Peppino D’Agostino performs “Sérgio” in the Peghead Nation studio.
During a recording career that spans more than three decades, contemporary fingerstyle guitarist Peppino D’Agostino has emerged as one of the most identifiable players in the genre. Combining a keen sense of melody with virtuoso technique, D’Agostino has created a style that is as likely to charm casual listeners as to stun fellow guitar pickers. His new solo recording Penumbra is his most ambitious album to date, showcasing D’Agostino’s ability to turn the steel-string guitar into a miniature orchestra.
D’Agostino’s interest in classical music goes back to 2001’s Classic/Steel (an album of duets with renowned classical guitarist David Tanenbaum), a collaboration that led to the founding of the Pacific Guitar Ensemble, an eight-piece group in which D’Agostino provides the lone steel-string voice. But Penumbra is D’Agostino’s first recording to fully incorporate these influences into his solo playing. The album is split evenly between D’Agostino originals and pieces penned by some of the finest contemporary guitar composers: Sérgio Assad, Maurizio Colonna, Roland Dyens, and Gyan Riley. Of these, Assad’s two contributions, “Peppino Sotto Portico” and “Una Serata a North Beach,” both written specifically for D’Agostino, are particularly noteworthy. Dyens’ “Valse des Anges” is an example of how a familiar piece from the modern classical repertoire can find a new voice on the steel-string guitar. And the strummed parts on Riley’s “Irican” are such a perfect match for D’Agostino that it’s hard to imagine the piece in its original nylon-string context.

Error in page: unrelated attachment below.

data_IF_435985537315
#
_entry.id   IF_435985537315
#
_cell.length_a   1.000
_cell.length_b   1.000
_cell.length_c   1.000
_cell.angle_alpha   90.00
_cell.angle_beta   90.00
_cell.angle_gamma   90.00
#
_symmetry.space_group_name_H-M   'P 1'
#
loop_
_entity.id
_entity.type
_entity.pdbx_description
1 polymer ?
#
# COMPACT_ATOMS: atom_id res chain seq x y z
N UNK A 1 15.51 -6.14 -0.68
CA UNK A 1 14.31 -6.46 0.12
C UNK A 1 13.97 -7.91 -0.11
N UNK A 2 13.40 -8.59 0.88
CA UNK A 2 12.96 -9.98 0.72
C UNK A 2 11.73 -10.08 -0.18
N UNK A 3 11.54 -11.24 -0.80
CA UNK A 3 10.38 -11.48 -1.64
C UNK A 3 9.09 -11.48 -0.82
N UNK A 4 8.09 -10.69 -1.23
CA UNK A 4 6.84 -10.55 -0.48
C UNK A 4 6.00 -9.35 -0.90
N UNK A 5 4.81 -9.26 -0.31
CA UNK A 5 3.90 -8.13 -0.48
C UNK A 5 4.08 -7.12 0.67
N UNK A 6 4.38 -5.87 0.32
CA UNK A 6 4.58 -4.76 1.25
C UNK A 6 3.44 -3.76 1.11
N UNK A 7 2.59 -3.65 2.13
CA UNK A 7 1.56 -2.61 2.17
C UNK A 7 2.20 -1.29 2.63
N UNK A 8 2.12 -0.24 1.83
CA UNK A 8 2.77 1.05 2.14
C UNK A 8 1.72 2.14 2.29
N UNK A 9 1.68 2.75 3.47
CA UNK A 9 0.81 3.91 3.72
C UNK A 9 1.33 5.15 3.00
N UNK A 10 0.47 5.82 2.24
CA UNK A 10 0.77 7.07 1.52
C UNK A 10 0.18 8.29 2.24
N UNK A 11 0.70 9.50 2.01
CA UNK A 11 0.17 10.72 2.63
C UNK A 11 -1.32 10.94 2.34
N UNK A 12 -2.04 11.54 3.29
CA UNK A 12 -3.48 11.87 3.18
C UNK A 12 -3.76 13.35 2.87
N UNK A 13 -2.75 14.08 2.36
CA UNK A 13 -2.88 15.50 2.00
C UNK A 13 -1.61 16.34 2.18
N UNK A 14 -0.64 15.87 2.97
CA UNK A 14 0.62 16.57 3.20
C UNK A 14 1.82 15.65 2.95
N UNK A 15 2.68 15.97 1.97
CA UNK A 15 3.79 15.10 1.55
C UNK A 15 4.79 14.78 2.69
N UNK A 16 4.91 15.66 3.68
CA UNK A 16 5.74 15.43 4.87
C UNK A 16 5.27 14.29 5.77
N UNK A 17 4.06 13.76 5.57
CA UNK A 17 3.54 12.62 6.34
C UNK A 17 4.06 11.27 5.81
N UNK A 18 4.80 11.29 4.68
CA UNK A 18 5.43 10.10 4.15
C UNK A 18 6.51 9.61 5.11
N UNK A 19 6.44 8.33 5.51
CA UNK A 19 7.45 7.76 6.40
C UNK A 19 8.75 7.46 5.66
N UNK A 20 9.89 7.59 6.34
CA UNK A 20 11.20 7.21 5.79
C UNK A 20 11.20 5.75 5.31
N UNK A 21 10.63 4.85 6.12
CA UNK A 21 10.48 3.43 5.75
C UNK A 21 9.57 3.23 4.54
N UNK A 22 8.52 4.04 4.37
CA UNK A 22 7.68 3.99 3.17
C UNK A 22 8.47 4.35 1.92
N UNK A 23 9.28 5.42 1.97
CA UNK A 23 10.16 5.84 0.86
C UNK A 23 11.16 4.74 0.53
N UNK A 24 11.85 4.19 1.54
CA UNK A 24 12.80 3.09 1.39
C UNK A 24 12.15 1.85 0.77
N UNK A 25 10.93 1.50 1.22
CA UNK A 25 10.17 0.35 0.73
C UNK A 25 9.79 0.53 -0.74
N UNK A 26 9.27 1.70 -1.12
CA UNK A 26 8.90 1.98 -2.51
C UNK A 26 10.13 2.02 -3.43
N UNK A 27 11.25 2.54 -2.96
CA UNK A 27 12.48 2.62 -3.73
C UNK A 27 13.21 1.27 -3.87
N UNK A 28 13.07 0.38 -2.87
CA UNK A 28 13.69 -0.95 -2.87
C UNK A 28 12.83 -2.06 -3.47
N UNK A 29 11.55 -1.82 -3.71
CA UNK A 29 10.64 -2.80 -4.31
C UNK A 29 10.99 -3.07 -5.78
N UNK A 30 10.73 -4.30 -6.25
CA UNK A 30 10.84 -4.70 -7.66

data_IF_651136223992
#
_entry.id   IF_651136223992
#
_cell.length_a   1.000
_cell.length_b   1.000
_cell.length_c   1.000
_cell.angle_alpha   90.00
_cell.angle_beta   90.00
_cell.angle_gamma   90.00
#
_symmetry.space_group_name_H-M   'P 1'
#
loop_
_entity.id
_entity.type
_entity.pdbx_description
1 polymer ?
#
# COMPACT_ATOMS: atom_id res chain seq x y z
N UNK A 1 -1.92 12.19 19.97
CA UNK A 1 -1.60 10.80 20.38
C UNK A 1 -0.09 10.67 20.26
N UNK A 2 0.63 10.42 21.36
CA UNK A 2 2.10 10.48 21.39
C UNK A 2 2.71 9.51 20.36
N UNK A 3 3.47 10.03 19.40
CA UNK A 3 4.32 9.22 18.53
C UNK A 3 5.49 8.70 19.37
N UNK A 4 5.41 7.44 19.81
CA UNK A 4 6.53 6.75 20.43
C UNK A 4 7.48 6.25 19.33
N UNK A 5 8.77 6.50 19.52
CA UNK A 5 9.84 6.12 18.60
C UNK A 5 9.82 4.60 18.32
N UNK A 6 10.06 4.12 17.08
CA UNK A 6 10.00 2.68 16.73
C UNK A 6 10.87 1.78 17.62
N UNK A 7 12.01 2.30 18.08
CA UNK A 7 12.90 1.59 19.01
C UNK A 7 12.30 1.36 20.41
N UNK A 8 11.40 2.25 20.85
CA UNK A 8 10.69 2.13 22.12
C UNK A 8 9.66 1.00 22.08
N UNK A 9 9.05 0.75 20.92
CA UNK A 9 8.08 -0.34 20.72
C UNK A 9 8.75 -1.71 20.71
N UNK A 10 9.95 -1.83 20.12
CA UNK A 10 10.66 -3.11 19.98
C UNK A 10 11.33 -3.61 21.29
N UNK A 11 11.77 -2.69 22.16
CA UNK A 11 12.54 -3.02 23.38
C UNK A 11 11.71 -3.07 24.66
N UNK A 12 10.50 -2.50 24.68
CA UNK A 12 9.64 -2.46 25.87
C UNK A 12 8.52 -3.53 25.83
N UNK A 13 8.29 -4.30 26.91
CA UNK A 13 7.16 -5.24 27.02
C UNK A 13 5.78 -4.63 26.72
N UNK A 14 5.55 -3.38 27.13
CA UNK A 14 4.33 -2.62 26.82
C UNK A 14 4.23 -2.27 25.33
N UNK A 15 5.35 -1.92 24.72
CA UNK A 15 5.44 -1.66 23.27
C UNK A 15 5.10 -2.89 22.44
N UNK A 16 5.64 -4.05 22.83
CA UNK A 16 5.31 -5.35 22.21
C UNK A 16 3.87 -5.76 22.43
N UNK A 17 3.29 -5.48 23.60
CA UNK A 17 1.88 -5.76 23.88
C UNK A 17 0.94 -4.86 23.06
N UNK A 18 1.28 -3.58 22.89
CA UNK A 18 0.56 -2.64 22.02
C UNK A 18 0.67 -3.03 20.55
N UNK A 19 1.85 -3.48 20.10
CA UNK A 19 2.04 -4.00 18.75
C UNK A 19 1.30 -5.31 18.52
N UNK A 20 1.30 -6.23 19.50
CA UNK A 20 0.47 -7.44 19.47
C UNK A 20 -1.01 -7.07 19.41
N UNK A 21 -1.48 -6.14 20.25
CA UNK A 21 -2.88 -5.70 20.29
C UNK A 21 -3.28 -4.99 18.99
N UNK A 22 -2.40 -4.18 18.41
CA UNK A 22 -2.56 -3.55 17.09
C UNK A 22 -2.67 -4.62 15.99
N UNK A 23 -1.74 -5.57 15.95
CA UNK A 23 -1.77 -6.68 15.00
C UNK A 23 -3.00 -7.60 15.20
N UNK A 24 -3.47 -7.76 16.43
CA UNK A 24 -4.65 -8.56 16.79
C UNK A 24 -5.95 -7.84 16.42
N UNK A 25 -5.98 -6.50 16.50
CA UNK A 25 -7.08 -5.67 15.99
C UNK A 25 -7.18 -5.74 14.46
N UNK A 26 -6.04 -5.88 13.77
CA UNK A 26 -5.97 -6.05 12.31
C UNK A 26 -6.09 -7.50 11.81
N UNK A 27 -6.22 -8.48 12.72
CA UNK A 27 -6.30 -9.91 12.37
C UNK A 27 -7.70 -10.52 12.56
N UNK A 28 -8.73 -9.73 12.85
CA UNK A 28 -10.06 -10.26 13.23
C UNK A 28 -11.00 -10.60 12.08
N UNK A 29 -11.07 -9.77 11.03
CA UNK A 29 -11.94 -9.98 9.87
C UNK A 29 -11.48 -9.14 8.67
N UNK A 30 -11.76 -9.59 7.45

D’Agostino’s own tunes are a logical continuation of his “minestrone music” approach. From the modern-but-melodic depth of the album’s title track, to the Celtic tinge in “MB Love” to the Brazilian touches in “Sérgio,” D’Agostino’s many influences melt into a coherent whole.
At a time when more and more steel-string guitarists are exploring the classical repertoire, Penumbra is an important foray into the contemporary classical repertoire, blurring the lines between labels such as “classical” or “fingerstyle,” and simply creating beautiful and engaging music. Bravo, Peppino!
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